Individual policy sales have remained under pressure and hence have focussed on group business. Group business is not only easier to procure with lower distribution costs, it also helps generate adequate premium volumes. LIC saw a whopping 43 per cent growth in group business for FY16 compared to FY15 while private life insurers saw a growth of 26 per cent. The industry overall collected Rs 80,374 crore as group business premium for FY16 compared to Rs 57,771 crore in FY15. A report by McKinsey & Company had said that Indian life insurance sector has under-performed compared to its Asian peers. None of the private insurers in India are creating value as per the market potential. This is because they are all serving a miniscule segment of consumers, mainly to meet narrow investment needs. But it added that even within this confined space, they demonstrate a significant spread in performance which is driven largely by distribution strategy.


Life insurance giant LIC has made a profit of Rs 11,000 crore through its equity investments in the recently concluded 2015-16. The largest domestic investor pumped-in Rs 2.70 lakh crore across equity and debt markets in the fiscal, of which Rs 65,000 crore was in the equity segment. The depressed markets towards the latter part of the year led to the corporation exceeding on its equity investments target of Rs 60,000 crore announced earlier. The banking sector, where a thorough clean-up is underway, presents value buying opportunities at present. Even in the difficult times, there are stocks which are at their 52-week high and the LIC makes money by exiting in such investments. Having announced a target of investing up to Rs 1.5 lakh crore to help the Railways, LIC has loaned Rs 7,000 crore to it in 2015-16 and scale it up as Railways comes up with its needs. The money has been loaned at a coupon of 0.30 per cent over the benchmark government securities for the year. There was a 10.82 per cent correction in the 30-share benchmark of the BSE during the fiscal. It opened the fiscal at 28,260 points and closed at 25,341 points on March 31, 2016, making it a not-so-happy year due to the volatilities. It touched a high of 29,094 points on April 15 last year and passed through choppy waters towards the latter part of the fiscal, which led to it registering a year’s low of 22,494 points on February 29. The following are some of the major investments and developments in the Indian insurance sector:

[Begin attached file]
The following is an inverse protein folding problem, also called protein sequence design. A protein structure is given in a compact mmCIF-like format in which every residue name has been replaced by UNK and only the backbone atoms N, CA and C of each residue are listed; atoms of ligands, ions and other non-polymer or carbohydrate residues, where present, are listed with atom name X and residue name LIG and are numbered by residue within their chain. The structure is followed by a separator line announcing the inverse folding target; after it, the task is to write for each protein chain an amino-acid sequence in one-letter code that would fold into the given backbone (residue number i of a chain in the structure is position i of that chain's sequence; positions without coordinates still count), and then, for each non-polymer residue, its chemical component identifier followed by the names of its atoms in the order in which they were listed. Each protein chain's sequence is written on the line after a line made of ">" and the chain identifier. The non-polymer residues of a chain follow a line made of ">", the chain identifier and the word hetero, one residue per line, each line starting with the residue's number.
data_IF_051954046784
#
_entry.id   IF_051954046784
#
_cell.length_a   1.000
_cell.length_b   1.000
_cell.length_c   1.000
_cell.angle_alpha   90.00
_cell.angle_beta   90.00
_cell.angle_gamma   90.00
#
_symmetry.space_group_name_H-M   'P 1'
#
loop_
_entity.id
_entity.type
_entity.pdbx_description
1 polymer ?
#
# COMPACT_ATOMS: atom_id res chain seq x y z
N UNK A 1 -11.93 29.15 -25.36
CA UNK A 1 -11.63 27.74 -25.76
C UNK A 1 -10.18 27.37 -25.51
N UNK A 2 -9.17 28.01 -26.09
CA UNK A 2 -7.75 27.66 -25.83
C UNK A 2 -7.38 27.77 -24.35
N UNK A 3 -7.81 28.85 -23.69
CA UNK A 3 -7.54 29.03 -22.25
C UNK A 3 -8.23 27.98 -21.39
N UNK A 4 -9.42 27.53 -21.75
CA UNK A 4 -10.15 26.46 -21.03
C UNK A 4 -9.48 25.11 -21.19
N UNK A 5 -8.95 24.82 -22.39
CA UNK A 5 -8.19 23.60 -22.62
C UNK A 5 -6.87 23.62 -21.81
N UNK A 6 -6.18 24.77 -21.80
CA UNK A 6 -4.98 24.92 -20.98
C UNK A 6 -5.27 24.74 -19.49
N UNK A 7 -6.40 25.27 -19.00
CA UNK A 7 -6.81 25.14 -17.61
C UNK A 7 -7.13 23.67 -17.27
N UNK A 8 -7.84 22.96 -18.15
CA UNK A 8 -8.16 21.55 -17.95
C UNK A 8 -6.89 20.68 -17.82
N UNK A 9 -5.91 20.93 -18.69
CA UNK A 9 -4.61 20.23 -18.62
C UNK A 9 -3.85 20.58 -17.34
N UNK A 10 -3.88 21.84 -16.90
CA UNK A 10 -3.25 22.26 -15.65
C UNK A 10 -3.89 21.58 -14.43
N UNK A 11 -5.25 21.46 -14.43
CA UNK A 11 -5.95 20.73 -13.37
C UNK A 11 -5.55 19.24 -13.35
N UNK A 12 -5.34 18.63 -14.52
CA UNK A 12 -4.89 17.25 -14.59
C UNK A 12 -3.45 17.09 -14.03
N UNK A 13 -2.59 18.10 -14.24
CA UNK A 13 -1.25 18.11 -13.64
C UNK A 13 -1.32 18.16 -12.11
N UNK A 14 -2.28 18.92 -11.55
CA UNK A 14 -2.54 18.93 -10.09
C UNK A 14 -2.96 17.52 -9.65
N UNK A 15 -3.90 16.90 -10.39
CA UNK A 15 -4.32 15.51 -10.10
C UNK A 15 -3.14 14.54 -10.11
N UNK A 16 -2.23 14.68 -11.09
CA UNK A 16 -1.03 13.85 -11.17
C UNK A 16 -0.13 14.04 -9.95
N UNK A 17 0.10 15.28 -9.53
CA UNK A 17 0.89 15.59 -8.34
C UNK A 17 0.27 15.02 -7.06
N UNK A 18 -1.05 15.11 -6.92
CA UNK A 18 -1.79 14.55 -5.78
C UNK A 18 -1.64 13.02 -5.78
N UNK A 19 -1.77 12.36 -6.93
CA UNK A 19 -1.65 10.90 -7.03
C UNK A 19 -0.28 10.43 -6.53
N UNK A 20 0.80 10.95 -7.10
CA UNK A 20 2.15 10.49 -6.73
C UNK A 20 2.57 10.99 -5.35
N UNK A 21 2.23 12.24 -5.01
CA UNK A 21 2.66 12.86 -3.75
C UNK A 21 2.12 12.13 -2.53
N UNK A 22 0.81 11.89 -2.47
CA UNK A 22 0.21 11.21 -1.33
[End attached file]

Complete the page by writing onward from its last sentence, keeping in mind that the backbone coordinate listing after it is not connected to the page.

• Foreign Direct Investment in the insurance sector stood at US$ 341 million in March-September, 2015, showing a growth of 152 per cent compared to the preceding year.
  • Insurance firm AIA Group Ltd has decided to increase its stake in Tata AIA Life Insurance Co Ltd, a joint venture owned by Tata Sons Ltd and AIA Group from 26 per cent to 49 per cent.
  • Canada-based Sun Life Financial Inc plans to increase its stake from 26 per cent to 49 per cent in Birla Sun Life Insurance Co Ltd, a joint venture with Aditya Birla Nuvo Ltd, through buying of shares worth Rs 1,664 crore (US$ 249 million).
  • Nippon Life Insurance, Japan’s second largest life insurance company, has signed definitive agreements to invest Rs 2,265 crore (US$ 348 million) in order to increase its stake in Reliance Life Insurance from 26 per cent to 49 per cent.